Thought Leadership: Ireland’s central role in the growing global aviation space

From cli­mate con­cerns to new reg­u­la­tions, tech­no­log­i­cal improve­ments to oper­at­ing-cost pres­sures, there is sig­nif­i­cant change hap­pen­ing in the avi­a­tion indus­try. Shau­na Hig­gins, Vice Pres­i­dent of Engi­neer­ing and Green Econ­o­my at IDA Ire­land, exam­ines Ireland’s role in the avi­a­tion space and how the coun­try is ris­ing to meet the chal­lenges of today.


Ire­land has been shap­ing the future of glob­al avi­a­tion ever since the world’s first non-stop transat­lantic flight land­ed on the island in 1919.

Ever since that pio­neer­ing first, the country’s avi­a­tion inno­va­tion has been accel­er­at­ed. In 2019, Ire­land saw the launch of the world’s first space- based ADS‑B glob­al air traf­fic sur­veil­lance sys­tem, man­aged by the Irish Avi­a­tion Author­i­ty (IAA).

Known as the Aire­on ALERT, it is the avi­a­tion industry’s first and only free glob­al emer­gency air­craft loca­tion ser­vice, devel­oped to assist res­cue agen­cies, air traf­fic con­trol providers and air­lines.

This inno­va­tion has con­tin­ued into 2023 with Ire­land play­ing a role in the new avi­a­tion tech­nolo­gies in advanced air mobil­i­ty (AAM) that are rev­o­lu­tion­is­ing the sec­tor. A prime exam­ple of this can be seen at Shan­non Air­port, a long­stand­ing impor­tant EU base for a long list of promi­nent glob­al sup­port and MRO com­pa­nies.

Many ele­ments of the aero­space life cycle are present at Shan­non includ­ing air­frame main­te­nance, engine main­te­nance and repair, parts man­u­fac­ture and design, tech­ni­cal record­ing and legal, and tear­down and part-out (the process of dis­as­sem­bling and remov­ing air­craft parts for dis­pos­al or recy­cling).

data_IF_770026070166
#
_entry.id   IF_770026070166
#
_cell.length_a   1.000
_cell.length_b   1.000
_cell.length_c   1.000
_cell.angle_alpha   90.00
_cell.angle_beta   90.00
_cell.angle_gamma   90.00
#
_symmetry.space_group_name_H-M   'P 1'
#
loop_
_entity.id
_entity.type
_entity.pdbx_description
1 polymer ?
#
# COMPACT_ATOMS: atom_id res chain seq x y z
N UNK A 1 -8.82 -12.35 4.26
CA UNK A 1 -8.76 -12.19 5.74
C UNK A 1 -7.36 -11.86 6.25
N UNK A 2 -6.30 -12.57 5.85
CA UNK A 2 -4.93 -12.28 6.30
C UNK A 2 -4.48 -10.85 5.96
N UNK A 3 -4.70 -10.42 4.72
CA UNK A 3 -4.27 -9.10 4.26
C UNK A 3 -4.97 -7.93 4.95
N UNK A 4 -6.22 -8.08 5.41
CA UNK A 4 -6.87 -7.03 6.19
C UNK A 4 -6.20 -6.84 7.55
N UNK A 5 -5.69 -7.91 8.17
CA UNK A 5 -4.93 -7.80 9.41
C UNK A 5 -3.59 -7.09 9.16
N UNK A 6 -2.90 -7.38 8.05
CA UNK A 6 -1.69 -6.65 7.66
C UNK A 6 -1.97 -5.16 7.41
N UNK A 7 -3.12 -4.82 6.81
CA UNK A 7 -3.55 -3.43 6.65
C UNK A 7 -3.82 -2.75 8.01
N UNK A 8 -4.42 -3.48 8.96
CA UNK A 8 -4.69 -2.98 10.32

Each ele­ment is essen­tial for unmanned aer­i­al vehi­cles (UAV) and beyond visu­al line of sight (BVLOS) drones to become ful­ly devel­oped – which are key com­po­nents of the AAM evo­lu­tion.

And due to the on-site space avail­able at Shan­non, the air­port also has air­craft test­beds, which are vital for the safe devel­op­ment process of both manned and unmanned devices and vehi­cles.

Also locat­ed near the air­port is the Future Mobil­i­ty Cam­pus Ire­land (FMCI): a facil­i­ty that spe­cialis­es in research and inno­va­tion for both air (elec­tric ver­ti­cal take-off land­ing, unmanned traf­fic man­age­ment, unmanned drones) and ground (autonomous dri­ving, micro-mobil­i­ty, smart cities, vehi­cle-to-every­thing com­mu­ni­ca­tions) tech­nolo­gies.

It sup­ports a wide range of groups, from gov­ern­ment enti­ties and start-ups, through to multi­na­tion­al cor­po­ra­tions and indi­vid­ual researchers. FMCIs aim is to under­stand, tri­al and estab­lish soci­etal­ly life-chang­ing solu­tions on a glob­al scale as well as local­ly in Shan­non.

Expan­sion of Ireland’s UAV mar­ket

How­ev­er, the indus­try needs to ensure that such an orig­i­nal and vig­or­ous ecosys­tem con­tains sup­port­ive geo­graph­i­cal, gov­ern­men­tal and infra­struc­tur­al com­po­nents for this rev­o­lu­tion to con­tin­ue to evolve.

Inno­va­tion is the key. In this respect, and of spe­cif­ic inter­est to inno­va­tors and investors, is the first ful­ly cer­ti­fied for flight eVOTL air­craft. Accord­ing to the FMCI, the UAV sec­tor is set to expand with a mar­ket val­u­a­tion of US$133.5B by 2026.

Along­side this expan­sion comes ‘EALU-AER’ , an EU-based research project focused on cul­ti­vat­ing, expand­ing and opti­mis­ing the unmanned flight ecosys­tem. The project includes Euro­pean and Irish part­ners includ­ing Dublin-based Avtrain, Collins Aero­space, the Irish Avi­a­tion Author­i­ty, Shan­non Group and Italy’s Deep­blue.